The unique combination of climate and shape also makes Fox Glacier one of the fastest moving glaciers, enabling it to move at approximately 10 times the speed of other valley glaciers around the world. This is due to the funnel-like shape of the glacial valley and the huge snow accumulation area, at the top of the glacier.
In the era of impending climate change seeing our planet’s dwindling glaciers is becoming a priceless experience. According to The UN Intergovernmental Panel on Climate Change: “almost all glaciers worldwide are continuing to shrink. Over the last decade, most ice was lost from glaciers in Alaska, Canadian Arctic, Greenland Ice Sheet periphery, Southern Andes, and Asian Mountains. Current glacier extents are out of balance with the current climate, and glaciers will continue to shrink even without further warming.”
Helicopter flight to the Top of Fox Glacier
One of the most dramatic ways to experience a glacier is to see it in its entirety from the air. We took a helicopter flight ($275 for 20-min flight) to the head of Fox glacier and it was by far the most amazing experience we had on our New Zealand journey.
The helicopter was just big enough to take the four of us and the pilot. This meant that with a seat swap on the return journey, each of us had a window seat at least once. This was my first helicopter flight and I couldn’t have asked for a better introduction!
Once we boarded, the helicopter gently lifted off and took us over the town and the glacial river snaking its way down the side of the mountain, past the terminal face of the glacier and into the spectacular rugged beauty of the surrounding mountains. First, we flew past the tree-covered mountains with the morning mist still hugging their tops.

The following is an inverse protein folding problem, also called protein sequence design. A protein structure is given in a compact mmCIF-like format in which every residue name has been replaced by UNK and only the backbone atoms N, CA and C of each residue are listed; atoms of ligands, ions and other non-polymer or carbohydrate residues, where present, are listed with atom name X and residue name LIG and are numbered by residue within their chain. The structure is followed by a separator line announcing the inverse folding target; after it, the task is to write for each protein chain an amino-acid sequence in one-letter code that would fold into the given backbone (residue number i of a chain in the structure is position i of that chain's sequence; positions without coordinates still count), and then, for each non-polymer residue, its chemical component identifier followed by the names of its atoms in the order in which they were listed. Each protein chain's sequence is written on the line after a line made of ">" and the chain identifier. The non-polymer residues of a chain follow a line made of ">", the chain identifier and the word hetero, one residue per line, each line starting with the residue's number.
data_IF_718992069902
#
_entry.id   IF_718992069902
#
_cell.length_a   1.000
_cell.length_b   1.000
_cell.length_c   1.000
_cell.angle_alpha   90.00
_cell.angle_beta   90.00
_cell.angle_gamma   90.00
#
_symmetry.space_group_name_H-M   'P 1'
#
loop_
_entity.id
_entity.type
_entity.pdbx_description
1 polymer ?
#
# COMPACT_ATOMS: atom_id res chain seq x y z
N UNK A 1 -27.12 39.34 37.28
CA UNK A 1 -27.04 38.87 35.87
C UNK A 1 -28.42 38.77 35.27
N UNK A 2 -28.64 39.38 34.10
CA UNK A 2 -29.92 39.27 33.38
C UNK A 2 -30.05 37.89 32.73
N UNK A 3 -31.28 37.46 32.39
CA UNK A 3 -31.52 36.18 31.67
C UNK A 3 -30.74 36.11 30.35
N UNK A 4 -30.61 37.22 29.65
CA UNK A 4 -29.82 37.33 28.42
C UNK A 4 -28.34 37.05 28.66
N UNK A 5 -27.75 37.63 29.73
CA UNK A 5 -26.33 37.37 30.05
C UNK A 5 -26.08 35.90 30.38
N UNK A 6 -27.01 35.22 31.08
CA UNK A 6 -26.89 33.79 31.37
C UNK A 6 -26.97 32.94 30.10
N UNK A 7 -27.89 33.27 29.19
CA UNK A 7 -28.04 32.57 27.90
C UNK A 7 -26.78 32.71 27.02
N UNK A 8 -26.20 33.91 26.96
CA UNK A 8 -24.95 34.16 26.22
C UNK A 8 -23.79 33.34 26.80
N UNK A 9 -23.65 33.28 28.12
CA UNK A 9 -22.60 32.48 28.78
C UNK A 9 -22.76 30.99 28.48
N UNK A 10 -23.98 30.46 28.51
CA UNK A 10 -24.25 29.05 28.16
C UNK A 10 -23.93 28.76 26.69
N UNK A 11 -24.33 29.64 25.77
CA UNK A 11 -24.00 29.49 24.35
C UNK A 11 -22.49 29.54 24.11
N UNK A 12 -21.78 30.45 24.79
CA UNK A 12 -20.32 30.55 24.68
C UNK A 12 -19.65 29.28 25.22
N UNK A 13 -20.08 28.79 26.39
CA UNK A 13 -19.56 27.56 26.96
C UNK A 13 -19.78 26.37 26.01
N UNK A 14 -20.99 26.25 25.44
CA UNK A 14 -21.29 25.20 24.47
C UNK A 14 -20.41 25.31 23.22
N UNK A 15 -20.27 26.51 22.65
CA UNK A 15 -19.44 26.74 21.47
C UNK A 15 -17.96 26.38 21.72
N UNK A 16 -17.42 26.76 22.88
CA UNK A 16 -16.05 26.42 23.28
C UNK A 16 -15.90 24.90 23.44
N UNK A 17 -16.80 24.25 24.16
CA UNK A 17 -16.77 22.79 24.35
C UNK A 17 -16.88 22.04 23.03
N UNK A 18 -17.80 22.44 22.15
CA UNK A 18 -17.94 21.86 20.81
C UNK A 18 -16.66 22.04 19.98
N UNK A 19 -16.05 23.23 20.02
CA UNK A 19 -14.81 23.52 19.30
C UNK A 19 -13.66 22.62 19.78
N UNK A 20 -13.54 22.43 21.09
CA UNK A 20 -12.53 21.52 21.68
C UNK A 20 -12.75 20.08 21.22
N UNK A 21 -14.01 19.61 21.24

As we gained altitudes, the moutans became more rugged, devoid of vegetation and covered in snow. Flying between the towering mountain peaks above the immense landscape of the snowfield atop Fox Glacier was an experience I will not forget any time soon. It was one of the coolest experiences of our entire New Zealand trip. It felt like if you reached out from the heli, you could’ve touched the jagged mountain tops.
It only took us a few minutes to get to the top of the glacier where the helicopter set us down in front of the twin summits of Mt. Cook and Mt. Tasman. Mount Cook reaches 3,724 meters at its summit, so we were somewhere above 3,500 of altitude. The world around us was completely still. There seemed to be no life, no movement at the top of the mountain.
We spent a few minutes walking around the snowfield and taking photos before taking off again for the return journey. Now with the sun shining over our shoulders, the landscape seemed even more spectacular.
Fox Glacier to Lake Pukaki
Once back down on the ground and much closer to the sea level, we had a quick lunch in town and headed for a long drive from Fox Glacier to Lake Pukaki. We re-traced our steps through Mt. Aspiring National park, making a quick stop at the Pleasant Flat and in a patch of mossy beech forest, down past Hawea and Wanaka lakes and onto the planes of Canterbury region.
The scenery approaching the town of Twizel reminded us of scenes from Lord of the Rings movies. In fact, the scenes of The Battle Of Pelennor Fields were filmed around here. The actual filming location is located on a private sheep station, that can be visited on a dedicated LOTR tour. But even without visiting the precise filming location, the surrounding landscape makes you feel like you have returned to Middle-earth again.
We finished our Fox Glacier to Lake Pukaki drive in Twizel. There didn’t seem to be too many things to do in town after dar apart from the local pub, so we had an early night still riding high on the excitement from the helicopter flight.